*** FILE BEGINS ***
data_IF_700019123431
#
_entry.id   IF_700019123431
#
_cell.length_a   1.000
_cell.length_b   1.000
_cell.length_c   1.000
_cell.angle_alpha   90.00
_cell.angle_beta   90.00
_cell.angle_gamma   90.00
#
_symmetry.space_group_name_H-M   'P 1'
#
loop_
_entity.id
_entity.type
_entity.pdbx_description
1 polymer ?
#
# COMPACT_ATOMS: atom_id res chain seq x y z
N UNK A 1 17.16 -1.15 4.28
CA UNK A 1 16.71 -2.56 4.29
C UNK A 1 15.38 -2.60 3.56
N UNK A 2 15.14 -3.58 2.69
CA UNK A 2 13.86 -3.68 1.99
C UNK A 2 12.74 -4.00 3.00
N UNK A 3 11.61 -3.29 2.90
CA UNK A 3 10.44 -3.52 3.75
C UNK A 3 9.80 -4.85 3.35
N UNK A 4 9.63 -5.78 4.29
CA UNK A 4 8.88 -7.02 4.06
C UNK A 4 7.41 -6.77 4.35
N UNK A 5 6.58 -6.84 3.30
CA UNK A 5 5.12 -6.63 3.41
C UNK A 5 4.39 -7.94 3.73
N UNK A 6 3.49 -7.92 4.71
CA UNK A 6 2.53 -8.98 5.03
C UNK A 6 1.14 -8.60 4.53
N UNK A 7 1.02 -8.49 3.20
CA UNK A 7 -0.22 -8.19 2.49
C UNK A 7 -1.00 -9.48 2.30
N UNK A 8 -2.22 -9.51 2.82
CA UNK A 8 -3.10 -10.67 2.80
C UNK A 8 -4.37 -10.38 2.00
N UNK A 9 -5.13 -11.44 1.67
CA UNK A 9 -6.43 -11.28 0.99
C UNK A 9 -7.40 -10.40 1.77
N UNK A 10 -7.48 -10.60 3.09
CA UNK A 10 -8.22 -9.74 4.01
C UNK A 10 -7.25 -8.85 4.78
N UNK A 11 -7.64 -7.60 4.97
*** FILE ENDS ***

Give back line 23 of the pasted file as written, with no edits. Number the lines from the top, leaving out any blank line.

C UNK A 1 15.38 -2.60 3.56